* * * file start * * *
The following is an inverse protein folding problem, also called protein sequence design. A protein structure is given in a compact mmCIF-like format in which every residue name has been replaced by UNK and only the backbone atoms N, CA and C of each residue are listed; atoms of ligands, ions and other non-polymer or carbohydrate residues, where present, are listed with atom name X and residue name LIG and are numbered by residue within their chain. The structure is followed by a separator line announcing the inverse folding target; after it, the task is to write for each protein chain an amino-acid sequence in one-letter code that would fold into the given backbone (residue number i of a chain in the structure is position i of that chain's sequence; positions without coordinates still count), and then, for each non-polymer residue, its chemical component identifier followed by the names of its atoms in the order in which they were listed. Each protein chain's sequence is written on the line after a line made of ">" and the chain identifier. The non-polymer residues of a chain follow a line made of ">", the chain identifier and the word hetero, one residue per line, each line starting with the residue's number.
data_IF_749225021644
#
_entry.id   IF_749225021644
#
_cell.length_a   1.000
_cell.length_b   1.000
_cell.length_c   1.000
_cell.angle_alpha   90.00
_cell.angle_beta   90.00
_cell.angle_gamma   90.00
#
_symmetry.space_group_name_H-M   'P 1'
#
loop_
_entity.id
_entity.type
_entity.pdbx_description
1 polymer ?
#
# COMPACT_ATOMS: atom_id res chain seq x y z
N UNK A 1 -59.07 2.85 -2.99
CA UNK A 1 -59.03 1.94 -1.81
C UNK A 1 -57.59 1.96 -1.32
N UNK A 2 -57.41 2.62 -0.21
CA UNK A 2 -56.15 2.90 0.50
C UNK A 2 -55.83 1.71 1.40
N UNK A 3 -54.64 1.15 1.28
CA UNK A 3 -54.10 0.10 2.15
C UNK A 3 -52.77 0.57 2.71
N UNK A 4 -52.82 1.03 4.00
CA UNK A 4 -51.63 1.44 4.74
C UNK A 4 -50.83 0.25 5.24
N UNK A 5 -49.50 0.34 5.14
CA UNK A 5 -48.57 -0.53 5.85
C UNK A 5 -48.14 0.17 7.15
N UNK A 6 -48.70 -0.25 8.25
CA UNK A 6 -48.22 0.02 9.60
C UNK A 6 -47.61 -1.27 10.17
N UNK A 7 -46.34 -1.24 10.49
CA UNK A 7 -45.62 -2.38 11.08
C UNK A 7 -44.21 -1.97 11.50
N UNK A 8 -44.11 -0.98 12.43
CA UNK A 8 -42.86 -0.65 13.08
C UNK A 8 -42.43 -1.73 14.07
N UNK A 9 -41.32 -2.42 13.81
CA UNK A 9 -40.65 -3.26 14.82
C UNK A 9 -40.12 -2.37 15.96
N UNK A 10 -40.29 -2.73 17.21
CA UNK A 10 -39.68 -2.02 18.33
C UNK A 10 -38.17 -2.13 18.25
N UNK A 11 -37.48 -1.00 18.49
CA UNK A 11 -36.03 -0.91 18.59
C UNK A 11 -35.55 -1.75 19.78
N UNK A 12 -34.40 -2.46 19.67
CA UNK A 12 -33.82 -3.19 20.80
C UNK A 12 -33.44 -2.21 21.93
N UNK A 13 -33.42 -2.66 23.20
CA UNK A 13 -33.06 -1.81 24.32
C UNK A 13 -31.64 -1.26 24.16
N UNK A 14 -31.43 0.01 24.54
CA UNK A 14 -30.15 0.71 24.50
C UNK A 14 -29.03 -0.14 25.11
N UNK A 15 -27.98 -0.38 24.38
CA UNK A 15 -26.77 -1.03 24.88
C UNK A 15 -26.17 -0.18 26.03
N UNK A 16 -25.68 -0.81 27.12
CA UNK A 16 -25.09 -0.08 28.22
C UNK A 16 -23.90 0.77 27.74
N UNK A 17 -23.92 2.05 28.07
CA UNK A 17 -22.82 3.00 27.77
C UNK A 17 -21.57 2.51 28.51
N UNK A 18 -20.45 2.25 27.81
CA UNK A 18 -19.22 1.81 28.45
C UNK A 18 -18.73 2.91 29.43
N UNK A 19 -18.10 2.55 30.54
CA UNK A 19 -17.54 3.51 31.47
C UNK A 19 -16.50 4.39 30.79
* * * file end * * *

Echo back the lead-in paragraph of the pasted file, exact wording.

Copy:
The following is an inverse protein folding problem, also called protein sequence design. A protein structure is given in a compact mmCIF-like format in which every residue name has been replaced by UNK and only the backbone atoms N, CA and C of each residue are listed; atoms of ligands, ions and other non-polymer or carbohydrate residues, where present, are listed with atom name X and residue name LIG and are numbered by residue within their chain. The structure is followed by a separator line announcing the inverse folding target; after it, the task is to write for each protein chain an amino-acid sequence in one-letter code that would fold into the given backbone (residue number i of a chain in the structure is position i of that chain's sequence; positions without coordinates still count), and then, for each non-polymer residue, its chemical component identifier followed by the names of its atoms in the order in which they were listed. Each protein chain's sequence is written on the line after a line made of ">" and the chain identifier. The non-polymer residues of a chain follow a line made of ">", the chain identifier and the word hetero, one residue per line, each line starting with the residue's number.